Essential Steps for Planning Your New Home Garden

Oct 17, 2023
Planting in Garden
There's no better way to let your personality shine through than by designing your home garden. Planning your garden's layout and décor can be overwhelming, so we're here to help.

Find all you need to know in this handy guide, from assessing the site and choosing the right soil to landscaping and decorating.

1. Assess the site

Before choosing your garden's plants and designing its layout, it's important to assess the site. Make sure to consider:
• Your site's soil type, texture and condition
• How water enters and moves through your home
• How the weather and micro-climate impact your garden
• How much shade and sun your garden receives during the day

2. Choose the right soil

Healthy soil helps your new build garden thrive. However, you may find it contains rubble and debris, lacks nutrients or is riddled with compacted solids.

Dig down and inspect the soil to understand what it needs. Doing so can prevent compaction and let your plants' roots settle properly. Remove debris as you dig, and add soil conditioner to improve drainage and fertility. Once you have treated your soil, you can lay down grass seeds or lawn turf.

Unsure about your soil type? Here are the most common kinds:

• Chalky soil is alkaline, stony and free-draining
• Clay soil feels lumpy, slimy and sticky
• Loam soil is a mix of clay, sand and silt
• Peat soil is dark in colour and feels spongy if squeezed
• Sandy soil is gritty to the touch and will crumble if rolled
• Silty soil is smooth to the touch

3. Tackle drainage

If you spot puddles in the grass, dead or dying patches of grass, or cracks in your home's foundation, drainage may be the cause. To tackle drainage issues, you can:

• Choose plants that soak up water
• Treat your soil with conditioners
• Lay down bark chippings
• Add compost to your soil
• Install a drainage system

4. Pick your plants

Now that you've treated your soil and solved any drainage problems, it's time to choose your plants! Research beforehand to find out what your plants need to thrive.

These plants are common in new build gardens:

• Herbaceous plants. Plants that complete their entire life cycle in one growing season need yearly re-planting. These include marigolds, petunias, zinnias and cornflowers.

• Herbaceous perennials. Plants that die to the ground during the winter but regrow the following spring. These include peonies, daylilies and false indigo.

• Woody trees and shrubs. These plants have woody stems and trunks. They sprout their new growth from a central trunk or branch.

• Vegetables, fruits and herbs. All plants that produce edible seeds, fruit, stems, foliage or roots. These include carrots, rhubarb, strawberries and apples.

Consider companion planting. This means grouping like-minded plants (those that share similar sunlight and moisture needs) so they can thrive.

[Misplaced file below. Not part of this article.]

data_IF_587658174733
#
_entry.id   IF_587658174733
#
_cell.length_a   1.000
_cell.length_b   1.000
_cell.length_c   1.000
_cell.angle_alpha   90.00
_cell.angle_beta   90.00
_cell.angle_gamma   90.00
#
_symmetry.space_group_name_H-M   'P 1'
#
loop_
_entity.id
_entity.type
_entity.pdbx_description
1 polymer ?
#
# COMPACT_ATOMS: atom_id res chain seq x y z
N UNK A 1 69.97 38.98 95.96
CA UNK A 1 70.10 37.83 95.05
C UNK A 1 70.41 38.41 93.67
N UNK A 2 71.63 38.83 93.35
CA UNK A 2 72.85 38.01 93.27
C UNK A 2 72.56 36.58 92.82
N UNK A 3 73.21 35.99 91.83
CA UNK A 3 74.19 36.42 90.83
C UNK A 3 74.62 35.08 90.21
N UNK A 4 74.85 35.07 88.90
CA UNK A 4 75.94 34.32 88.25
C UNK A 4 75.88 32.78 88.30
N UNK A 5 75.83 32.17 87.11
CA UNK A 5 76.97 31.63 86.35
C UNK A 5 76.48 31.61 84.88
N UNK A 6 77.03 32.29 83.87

5. Start planting

You’ve treated your soil, and the plants are ready to settle; it’s time to start planting! Spring and autumn are the best seasons for kickstarting your garden, although any time is fine – as long as the soil isn't frozen.

6. Protect your privacy

Most gardens are adjoining, meaning your privacy can be compromised. You can prevent this by planting trees – but be mindful of their needs. They may also create too much shadow, impacting your plants' growth.

Another alternative is to add a trellis or screening to your fences. Some have artificial leaves, so you can enjoy privacy while keeping your garden stylish.

Garden design process

Now comes the fun part – choosing your garden's layout and décor! There's no right or wrong way to do this; let your imagination run wild. Here are some garden layout ideas to inspire you.

Mature size

Consider your plants' mature size when designing your garden's layout. A garden bed is usually organised with low-lying plants in the foreground, medium-sized plants in the middle and tall plants at the back.


Be mindful of your plants' outlines when arranging them. Use precise geometric plant shapes – like squared-off edges or edging plants – for a traditional layout.


This can refer to your landscape or garden bed structure or your plants' directional impact (if they have vertical lines or spread horizontally).


This refers to plants' fineness or coarseness, roughness or smoothness, and heaviness or lightness. A plant’s texture depends on its flowers, stems, leaves and bark.

Garden décor

Adding a seating area to your outdoor space is a great way to personalise it. Incorporate lighting, ornaments, a firepit and an outdoor rug for a stylish touch.

Ready to buy your brand-new home? Discover our range of homes across the UK – stylish and energy-efficient. Or browse our unique home buying offers to help you move.